My problem is that I’m mostly dealing with Super 8 Ektachrome 160G. The G is for garbage. It’s supposed to be both tungsten and daylight balanced…somehow. The blue channel is trash (huge grains) and the color temperature changes with exposure (typical of color reversal). The trouble is that the exposure (and therefore temperature) can change per frame. I don’t know whether to blame the lab or the in-camera metering more. The 8mm Kodachrome I have seems much more well-behaved. YMMV with slides or other film stock.

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May I ask why you don’t use pixel shift? When using a very sturdy setup, it should improve the results because demosaic is not needed.

Pixel shift certainly helps, just not enough to want to use it regularly/by default. The file sizes are significantly larger and while compression would have helped, there were compatibility issues with RT and I don’t want to archive something only ACR could open. I’ll try to reproduce and make a proper bug report.

I have a 14-element Scanner Nikkor on rails with a PS-5. Similar to this. It’s rigid enough.

If you were to measure your A7RIII and share the SSF with me you would be my hero. And if that isn’t enough to convince you to do it, I’d pay you for the data :laughing:. I’ve been searching for SSF data for my A7III forever and from everything I’ve seen the A7III and A7RIII have exactly the same CFA.

Also, great point about being able to use UniWB and ETTR with tunable RGB LEDs. It’s astounding how much better the image quality becomes when you do that.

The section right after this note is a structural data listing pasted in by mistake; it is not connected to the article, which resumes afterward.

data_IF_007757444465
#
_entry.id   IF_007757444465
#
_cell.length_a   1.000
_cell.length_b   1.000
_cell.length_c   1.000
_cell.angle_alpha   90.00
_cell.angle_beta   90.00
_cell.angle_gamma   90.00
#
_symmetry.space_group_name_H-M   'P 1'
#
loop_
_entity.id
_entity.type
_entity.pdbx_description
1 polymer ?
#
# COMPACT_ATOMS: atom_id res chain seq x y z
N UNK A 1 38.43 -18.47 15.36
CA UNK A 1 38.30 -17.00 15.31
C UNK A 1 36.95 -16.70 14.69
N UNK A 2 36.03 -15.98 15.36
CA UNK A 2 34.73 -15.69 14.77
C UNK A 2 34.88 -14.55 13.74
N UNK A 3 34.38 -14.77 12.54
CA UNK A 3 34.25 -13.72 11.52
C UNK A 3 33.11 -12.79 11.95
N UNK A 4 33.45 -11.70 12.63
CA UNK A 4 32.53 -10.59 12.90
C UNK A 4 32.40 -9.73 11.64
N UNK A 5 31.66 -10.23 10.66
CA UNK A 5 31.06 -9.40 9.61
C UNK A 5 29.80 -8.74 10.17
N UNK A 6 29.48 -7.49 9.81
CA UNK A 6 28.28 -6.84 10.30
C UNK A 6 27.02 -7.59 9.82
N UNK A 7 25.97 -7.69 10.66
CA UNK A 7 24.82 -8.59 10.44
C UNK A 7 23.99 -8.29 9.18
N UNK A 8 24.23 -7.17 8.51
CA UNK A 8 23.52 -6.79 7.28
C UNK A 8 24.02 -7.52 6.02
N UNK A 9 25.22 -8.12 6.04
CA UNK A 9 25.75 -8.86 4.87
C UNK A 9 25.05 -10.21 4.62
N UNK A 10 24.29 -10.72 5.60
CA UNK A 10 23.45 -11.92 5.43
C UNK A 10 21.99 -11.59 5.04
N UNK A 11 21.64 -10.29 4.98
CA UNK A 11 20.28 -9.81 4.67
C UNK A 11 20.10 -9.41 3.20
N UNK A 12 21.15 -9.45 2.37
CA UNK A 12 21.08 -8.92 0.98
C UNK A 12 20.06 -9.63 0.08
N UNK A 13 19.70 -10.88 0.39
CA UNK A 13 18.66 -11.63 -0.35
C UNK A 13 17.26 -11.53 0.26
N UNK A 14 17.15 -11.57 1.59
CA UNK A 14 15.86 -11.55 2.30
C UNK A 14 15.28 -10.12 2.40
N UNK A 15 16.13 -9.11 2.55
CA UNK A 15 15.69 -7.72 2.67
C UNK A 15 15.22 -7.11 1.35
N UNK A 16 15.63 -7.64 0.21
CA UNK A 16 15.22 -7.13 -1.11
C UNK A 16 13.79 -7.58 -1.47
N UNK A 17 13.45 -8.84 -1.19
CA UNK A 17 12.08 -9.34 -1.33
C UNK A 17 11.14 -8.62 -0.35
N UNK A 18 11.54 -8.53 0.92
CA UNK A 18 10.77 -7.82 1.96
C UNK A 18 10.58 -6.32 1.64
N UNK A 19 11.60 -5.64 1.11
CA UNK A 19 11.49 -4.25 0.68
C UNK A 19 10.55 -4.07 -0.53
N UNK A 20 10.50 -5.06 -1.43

Well, that’s the trick. It all depends how picky you want to be about matching up the ideal wavelengths. I haven’t found a ready made RGB LED panel/strip etc, with 460, 540, and 660nm LEDs (which are the optimal wavelengths for digitizing negative film. Most RGB LEDs on the market use 460, 540, and 625nm LEDS which can also give great results (and in fact, that’s what some scanners like the Fuji SP3000 use), but different film stocks might need a bit of digital profiling for optimal results. If you’re handy with electronics you can solder your own custom diodes and program a control board… I am not that handy and just bought an RGBAW video light called the Luxli Viola2 that has an iOS app that lets you program sequences of different colors, save color balance presets for different film stocks, etc. It may not be 100% ideal if you don’t plan to do separate RGB exposures because you can’t turn on all three R, G, and B channels without the “white” channel also coming on. This is great for photos and videos, but not great for single shot scanning. There are a lot of other RGB panels and strips that you could use to make your own setup, but I’m not familiar enough to recommend a specific brand or anything.